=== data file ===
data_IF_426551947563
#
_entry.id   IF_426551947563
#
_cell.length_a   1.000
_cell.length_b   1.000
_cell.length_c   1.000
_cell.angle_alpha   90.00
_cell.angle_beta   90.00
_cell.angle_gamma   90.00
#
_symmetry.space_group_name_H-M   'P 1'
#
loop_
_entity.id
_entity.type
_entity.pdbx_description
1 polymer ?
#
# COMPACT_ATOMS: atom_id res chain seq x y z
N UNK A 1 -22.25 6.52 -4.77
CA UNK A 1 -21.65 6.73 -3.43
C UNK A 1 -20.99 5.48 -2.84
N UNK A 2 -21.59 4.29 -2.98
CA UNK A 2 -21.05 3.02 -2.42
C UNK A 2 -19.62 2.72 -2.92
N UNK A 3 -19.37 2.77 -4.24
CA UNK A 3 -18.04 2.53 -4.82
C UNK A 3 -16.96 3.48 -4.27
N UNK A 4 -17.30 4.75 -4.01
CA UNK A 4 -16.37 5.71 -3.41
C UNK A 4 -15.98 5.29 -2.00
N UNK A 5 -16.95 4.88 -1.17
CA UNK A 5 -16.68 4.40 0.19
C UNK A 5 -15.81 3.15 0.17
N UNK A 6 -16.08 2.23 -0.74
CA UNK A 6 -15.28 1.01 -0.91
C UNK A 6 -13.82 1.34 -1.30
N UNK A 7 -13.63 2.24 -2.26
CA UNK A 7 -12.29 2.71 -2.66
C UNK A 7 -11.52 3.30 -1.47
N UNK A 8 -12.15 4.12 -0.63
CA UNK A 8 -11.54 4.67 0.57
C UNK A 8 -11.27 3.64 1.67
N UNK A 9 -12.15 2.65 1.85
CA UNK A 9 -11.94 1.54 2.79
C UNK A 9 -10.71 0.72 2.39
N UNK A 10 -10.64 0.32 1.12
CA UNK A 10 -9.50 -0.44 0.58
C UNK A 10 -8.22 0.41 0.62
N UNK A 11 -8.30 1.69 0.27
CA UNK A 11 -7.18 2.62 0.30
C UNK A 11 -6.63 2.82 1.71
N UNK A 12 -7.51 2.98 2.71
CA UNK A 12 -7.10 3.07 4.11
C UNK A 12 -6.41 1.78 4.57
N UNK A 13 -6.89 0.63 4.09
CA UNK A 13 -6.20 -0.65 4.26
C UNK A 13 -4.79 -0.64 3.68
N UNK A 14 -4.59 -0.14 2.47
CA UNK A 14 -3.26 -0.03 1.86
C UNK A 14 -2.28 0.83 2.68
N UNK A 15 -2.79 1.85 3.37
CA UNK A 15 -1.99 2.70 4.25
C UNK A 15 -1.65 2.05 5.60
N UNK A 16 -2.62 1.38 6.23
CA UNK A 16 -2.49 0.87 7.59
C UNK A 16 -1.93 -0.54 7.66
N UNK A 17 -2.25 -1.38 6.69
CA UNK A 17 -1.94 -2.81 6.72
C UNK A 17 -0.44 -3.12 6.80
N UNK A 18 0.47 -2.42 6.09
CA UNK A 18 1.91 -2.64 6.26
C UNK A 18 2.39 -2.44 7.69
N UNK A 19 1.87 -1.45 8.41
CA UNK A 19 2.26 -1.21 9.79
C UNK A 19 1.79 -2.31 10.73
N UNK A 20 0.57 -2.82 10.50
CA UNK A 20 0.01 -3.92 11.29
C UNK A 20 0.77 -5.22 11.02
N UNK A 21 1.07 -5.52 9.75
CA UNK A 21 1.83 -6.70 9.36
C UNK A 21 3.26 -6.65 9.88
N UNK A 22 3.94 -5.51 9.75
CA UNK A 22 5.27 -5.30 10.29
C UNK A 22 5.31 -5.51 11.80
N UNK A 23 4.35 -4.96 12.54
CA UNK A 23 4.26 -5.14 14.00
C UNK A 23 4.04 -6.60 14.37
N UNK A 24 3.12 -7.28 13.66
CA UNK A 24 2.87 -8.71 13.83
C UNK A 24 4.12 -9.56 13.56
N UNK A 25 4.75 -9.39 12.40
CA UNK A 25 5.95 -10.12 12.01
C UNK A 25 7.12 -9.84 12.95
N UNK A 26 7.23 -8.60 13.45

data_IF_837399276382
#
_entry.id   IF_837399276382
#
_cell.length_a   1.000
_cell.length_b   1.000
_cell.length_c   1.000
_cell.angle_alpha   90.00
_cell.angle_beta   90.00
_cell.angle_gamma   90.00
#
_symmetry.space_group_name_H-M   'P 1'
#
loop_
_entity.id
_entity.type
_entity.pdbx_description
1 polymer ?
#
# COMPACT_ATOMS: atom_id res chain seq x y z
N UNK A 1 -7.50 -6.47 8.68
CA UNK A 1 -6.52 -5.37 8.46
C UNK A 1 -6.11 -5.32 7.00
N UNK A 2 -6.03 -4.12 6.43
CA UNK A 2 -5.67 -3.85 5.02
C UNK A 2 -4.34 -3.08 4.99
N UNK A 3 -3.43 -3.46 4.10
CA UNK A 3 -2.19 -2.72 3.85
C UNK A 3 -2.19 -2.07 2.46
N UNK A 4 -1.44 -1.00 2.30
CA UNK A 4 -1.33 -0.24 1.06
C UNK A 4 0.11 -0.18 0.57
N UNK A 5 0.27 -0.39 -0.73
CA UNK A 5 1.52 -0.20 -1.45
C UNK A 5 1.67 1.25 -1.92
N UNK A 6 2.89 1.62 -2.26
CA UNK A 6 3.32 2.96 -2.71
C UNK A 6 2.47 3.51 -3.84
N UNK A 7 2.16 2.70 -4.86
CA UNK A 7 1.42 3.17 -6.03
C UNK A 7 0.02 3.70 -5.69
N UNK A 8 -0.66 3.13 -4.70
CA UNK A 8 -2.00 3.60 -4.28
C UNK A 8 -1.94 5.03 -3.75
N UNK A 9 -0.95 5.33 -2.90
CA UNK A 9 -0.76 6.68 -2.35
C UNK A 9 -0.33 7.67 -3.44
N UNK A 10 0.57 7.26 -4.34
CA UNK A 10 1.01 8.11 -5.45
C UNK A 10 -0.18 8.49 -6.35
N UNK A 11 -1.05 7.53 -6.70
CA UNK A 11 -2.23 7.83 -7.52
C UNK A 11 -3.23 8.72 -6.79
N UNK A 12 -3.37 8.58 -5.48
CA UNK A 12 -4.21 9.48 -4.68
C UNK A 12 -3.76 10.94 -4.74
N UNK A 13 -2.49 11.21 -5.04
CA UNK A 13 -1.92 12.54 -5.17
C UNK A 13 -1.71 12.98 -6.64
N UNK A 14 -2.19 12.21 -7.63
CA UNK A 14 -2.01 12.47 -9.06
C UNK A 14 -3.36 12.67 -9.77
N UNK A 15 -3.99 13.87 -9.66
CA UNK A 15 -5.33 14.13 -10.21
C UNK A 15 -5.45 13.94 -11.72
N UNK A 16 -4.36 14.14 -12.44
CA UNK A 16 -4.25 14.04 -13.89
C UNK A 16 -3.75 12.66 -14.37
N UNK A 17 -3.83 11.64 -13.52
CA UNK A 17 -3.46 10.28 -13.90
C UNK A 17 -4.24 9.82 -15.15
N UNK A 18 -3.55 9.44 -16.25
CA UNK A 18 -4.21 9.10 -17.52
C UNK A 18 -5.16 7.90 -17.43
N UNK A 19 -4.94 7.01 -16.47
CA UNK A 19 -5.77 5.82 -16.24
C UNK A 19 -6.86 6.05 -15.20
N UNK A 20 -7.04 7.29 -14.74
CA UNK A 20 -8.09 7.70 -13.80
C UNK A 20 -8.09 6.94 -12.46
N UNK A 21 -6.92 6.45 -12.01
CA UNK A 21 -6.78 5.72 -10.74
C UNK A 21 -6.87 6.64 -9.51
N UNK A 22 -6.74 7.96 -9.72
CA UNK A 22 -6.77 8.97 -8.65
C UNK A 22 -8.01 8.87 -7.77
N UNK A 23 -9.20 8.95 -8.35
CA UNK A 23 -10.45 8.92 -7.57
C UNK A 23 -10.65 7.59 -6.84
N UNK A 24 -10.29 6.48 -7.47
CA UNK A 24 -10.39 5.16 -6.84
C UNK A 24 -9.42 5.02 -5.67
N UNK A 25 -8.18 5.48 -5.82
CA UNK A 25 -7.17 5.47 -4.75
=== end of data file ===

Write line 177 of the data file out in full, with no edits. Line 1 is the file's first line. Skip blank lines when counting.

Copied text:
N UNK A 21 -6.92 6.45 -12.01